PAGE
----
“You have to believe in yourself,” said Blake. “I’m the second-fastest man in the history of the sport. The naysayers kept me going, whenever they say I won’t make it or I should give up, I use that to fuel me and push through,” Blake was quoted as saying by World Athletics.
Blake was also going through personal trauma because his father had suffered a stroke. He dedicated the win to his father.
“I just came out here to do this for him because I’ve been in disarray all week and just kept strong to win,” the 2011 world champion said.
Fina, swimming’s world governing body, has voted to stop transgender athletes from competing in women’s elite races if they have gone through any part of the process of male puberty.
The new policy requires transgender competitors to have completed their transition by the age of 12 in order to be able to compete in women’s competitions.
Fina will also aim to establish an ‘open’ category at competitions for swimmers whose gender identity is different than their birth sex.
The new policy, which was passed with 71% of the vote from 152 Fina members, was described as “only a first step towards full inclusion” for transgender athletes.
The decision was made during an extraordinary general congress at the ongoing World Championships in Budapest.
Earlier Fina members heard a report from a transgender task force made up of leading figures from the world of medicine, law and sport.
“Fina’s approach in drafting this policy was comprehensive, science-based and inclusive, and, importantly, Fina’s approach emphasised competitive fairness,” said Brent Nowicki, the governing body’s executive director.
Fina president Husain Al-Musallam said the organisation was trying to “protect the rights of our athletes to compete” but also “protect competitive fairness”.
He said: “Fina will always welcome every athlete. The creation of an open category will mean that everybody has the opportunity to compete at an elite level. This has not been done before, so Fina will need to lead the way. I want all athletes to feel included in being able to develop ideas during this process.”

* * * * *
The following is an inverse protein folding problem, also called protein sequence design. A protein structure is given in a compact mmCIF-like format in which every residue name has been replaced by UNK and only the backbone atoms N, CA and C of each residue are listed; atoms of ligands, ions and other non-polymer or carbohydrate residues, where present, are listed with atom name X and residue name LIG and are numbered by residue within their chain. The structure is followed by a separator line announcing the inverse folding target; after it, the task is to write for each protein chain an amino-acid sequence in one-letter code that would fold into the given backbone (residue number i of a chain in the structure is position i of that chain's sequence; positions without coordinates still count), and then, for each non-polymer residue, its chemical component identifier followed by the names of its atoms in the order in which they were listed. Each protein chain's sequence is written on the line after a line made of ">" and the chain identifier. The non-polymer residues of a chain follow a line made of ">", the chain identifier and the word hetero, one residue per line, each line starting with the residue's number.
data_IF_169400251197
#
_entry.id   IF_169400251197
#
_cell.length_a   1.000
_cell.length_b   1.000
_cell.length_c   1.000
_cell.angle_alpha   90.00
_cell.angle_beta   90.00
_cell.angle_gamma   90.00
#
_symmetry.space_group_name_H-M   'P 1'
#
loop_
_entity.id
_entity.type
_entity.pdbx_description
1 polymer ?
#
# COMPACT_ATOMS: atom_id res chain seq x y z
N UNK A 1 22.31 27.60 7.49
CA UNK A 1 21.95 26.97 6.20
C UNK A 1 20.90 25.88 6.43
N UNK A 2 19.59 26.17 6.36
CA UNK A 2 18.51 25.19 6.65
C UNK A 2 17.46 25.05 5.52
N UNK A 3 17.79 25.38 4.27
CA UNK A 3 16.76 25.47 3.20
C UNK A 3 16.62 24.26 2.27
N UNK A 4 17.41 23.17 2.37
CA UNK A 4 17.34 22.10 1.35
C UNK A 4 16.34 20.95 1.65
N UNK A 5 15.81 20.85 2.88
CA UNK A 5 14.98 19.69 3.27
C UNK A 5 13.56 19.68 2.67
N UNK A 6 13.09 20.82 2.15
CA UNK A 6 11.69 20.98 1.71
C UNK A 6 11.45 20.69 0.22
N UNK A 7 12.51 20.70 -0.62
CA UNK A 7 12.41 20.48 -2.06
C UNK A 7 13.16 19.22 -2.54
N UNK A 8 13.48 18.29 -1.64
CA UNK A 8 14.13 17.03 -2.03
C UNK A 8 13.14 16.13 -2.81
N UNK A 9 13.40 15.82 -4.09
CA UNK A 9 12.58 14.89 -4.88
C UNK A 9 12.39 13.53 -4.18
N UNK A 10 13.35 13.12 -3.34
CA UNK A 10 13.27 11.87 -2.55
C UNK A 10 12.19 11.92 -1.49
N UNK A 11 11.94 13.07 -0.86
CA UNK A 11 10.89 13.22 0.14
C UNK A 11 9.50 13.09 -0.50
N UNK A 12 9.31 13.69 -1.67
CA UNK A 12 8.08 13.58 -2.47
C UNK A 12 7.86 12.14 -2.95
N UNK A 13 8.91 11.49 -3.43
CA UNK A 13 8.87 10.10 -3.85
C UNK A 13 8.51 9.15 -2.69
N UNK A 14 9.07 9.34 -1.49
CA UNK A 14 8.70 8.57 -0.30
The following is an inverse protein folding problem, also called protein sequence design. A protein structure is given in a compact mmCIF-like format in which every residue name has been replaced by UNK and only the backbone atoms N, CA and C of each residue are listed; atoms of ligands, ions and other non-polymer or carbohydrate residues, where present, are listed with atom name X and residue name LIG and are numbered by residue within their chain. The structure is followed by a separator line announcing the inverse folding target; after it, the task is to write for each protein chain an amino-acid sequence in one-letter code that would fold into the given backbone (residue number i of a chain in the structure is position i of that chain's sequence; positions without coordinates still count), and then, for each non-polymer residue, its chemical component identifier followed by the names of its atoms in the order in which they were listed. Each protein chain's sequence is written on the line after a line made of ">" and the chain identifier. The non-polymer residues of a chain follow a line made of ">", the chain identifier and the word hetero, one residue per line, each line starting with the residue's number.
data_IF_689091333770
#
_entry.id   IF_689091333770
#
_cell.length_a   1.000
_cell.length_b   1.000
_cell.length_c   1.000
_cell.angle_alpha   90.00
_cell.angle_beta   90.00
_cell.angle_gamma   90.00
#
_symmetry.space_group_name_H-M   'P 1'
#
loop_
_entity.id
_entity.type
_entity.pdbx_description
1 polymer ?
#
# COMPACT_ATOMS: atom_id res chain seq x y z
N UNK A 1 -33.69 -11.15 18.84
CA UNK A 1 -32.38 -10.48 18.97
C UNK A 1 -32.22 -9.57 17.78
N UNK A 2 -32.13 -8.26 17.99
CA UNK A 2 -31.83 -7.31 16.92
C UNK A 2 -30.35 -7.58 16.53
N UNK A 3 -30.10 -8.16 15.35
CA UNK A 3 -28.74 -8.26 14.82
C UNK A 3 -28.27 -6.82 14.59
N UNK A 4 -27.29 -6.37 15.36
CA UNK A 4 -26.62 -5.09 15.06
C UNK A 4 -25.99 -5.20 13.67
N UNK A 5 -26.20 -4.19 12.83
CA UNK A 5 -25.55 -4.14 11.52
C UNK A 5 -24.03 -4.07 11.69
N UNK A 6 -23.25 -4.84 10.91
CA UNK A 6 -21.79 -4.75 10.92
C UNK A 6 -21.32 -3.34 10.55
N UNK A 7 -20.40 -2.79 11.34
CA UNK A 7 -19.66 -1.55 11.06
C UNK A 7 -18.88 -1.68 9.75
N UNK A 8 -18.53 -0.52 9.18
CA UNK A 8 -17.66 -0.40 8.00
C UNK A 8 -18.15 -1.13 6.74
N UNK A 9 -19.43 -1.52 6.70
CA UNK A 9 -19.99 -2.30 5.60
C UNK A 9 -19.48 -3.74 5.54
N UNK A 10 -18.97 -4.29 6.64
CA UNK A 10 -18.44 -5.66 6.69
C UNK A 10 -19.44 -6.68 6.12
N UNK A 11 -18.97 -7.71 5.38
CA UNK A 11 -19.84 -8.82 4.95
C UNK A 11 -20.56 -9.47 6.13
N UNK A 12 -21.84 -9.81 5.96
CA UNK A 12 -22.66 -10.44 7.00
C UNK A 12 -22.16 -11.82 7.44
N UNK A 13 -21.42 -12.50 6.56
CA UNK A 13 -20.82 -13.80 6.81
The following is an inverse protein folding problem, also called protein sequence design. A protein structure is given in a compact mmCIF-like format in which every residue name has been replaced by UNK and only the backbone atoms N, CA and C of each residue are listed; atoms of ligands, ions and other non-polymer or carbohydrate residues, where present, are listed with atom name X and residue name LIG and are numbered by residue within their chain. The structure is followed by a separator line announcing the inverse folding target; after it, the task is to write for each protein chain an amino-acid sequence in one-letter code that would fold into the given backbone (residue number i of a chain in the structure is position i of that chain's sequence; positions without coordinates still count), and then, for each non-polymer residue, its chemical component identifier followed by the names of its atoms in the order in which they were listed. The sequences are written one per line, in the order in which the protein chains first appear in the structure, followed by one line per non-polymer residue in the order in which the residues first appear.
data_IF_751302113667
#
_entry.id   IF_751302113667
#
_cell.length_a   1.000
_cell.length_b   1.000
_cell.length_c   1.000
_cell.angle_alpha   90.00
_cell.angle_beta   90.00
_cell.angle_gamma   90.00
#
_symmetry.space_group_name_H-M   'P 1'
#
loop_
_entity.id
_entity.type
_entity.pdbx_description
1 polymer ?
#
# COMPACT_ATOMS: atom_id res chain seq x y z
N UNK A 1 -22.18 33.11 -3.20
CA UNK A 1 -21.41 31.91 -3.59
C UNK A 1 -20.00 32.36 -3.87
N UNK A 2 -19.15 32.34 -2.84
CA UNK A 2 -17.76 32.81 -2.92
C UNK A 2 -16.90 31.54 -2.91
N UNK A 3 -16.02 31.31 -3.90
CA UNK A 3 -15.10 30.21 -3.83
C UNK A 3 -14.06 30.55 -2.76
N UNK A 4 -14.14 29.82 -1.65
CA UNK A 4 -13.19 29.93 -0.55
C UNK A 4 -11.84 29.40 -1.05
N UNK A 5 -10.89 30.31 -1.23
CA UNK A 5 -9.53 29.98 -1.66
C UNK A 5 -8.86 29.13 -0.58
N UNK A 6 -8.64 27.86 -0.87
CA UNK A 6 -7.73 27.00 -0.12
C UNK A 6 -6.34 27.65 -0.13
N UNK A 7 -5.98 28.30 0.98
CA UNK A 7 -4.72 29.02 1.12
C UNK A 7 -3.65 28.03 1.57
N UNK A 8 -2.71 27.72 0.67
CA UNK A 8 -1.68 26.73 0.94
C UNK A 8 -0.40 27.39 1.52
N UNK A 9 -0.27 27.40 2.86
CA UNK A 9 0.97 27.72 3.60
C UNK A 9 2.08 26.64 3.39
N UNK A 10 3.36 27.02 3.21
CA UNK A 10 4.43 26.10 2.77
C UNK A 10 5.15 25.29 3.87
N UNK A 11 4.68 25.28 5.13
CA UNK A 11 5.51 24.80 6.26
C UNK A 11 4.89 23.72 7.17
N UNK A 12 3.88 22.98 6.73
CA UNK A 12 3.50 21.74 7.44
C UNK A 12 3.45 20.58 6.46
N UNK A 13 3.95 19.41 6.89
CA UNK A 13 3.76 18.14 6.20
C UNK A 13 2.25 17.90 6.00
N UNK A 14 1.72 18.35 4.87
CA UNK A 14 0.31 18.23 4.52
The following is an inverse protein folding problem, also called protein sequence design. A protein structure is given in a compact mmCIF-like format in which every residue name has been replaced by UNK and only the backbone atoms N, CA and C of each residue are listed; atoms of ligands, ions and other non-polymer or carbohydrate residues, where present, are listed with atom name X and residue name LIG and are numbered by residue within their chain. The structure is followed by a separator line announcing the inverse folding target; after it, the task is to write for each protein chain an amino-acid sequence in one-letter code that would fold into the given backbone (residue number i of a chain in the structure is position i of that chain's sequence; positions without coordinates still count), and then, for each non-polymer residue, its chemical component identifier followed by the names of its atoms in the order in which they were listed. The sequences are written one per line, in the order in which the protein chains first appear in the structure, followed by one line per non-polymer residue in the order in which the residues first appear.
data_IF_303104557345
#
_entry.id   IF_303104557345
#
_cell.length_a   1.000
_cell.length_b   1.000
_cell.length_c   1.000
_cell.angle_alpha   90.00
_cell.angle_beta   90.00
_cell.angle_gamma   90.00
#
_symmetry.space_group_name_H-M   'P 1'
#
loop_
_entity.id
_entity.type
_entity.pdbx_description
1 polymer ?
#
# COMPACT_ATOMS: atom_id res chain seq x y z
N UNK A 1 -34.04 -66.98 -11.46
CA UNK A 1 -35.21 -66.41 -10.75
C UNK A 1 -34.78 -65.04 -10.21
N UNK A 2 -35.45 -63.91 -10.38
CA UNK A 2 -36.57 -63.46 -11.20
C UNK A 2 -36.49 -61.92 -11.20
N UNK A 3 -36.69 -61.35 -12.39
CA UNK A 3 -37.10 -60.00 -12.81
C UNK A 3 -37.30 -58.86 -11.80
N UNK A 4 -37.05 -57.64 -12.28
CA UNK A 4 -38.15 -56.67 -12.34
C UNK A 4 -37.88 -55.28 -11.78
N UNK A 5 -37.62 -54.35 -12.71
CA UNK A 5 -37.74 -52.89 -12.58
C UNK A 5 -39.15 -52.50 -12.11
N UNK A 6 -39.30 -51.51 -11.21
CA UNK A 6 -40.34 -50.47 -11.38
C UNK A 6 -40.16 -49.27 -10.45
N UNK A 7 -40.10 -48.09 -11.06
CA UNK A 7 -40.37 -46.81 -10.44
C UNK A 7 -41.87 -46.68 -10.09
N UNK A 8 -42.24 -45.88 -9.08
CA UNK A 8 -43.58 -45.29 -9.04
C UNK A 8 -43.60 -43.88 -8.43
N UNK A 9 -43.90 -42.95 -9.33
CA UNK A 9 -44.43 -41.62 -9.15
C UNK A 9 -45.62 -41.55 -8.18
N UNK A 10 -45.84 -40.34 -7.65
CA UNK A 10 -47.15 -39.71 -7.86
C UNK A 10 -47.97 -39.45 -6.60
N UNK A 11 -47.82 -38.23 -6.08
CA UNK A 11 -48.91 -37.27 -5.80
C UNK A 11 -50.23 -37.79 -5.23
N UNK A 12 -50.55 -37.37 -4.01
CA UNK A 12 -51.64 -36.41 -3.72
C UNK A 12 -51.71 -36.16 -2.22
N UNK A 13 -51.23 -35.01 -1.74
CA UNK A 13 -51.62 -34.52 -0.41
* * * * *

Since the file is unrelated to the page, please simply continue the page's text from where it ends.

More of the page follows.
She thanked Fina “for doing the science, asking the athletes/coaches and standing up for fair sport for females”. She added: “Swimming will always welcome everyone no matter how you identify but fairness is the cornerstone of sport.”
However, ‘Athlete Ally’ – an LGBT advocacy group which organised a letter of support for transgender American swimmer Lia Thomas in February, called the new policy “discriminatory, harmful, unscientific and not in line with the 2021 IOC principles”.
Fina’s decision follows a move on Thursday by the UCI, cycling’s governing body, to double the period of time before a rider transitioning from male to female can compete in women’s races.
The issue in swimming has been catapulted into the spotlight by the experiences of American Thomas.
In March, Thomas became the first known transgender swimmer to win the highest US national college title with victory in the women’s 500-yard freestyle.
Thomas swam for the Pennsylvanian men’s team for three seasons before starting hormone replacement therapy in spring 2019.
She has since broken records for her university swimming team.
More than 300 college, Team USA and Olympic swimmers signed an open letter in support of Thomas and all transgender and non-binary swimmers, but other athletes and organisations have raised concerns about trans inclusion.
Some of Thomas’ team-mates and their parents wrote anonymous letters supporting her right to transition, but added it was unfair for her to compete as a woman.
USA Swimming updated its policy for elite swimmers in February to allow transgender athletes to swim in elite events, alongside criteria that aim to reduce any unfair advantage, including testosterone tests for 36 months before competitions.
Last year, weightlifter Laurel Hubbard from New Zealand became the the first openly transgender athlete to compete at an Olympics in a different sex category to that in which they were born.
What did the panel of experts say?
Dr Michael Joyner, a physiologist and leading expert in human performance
“Testosterone in male puberty alters the physiological determinants of human performance and explains the sex-based differences in human performance, considered clearly evident by age 12.
“Even if testosterone is suppressed, its performance enhancing effects will be retained.”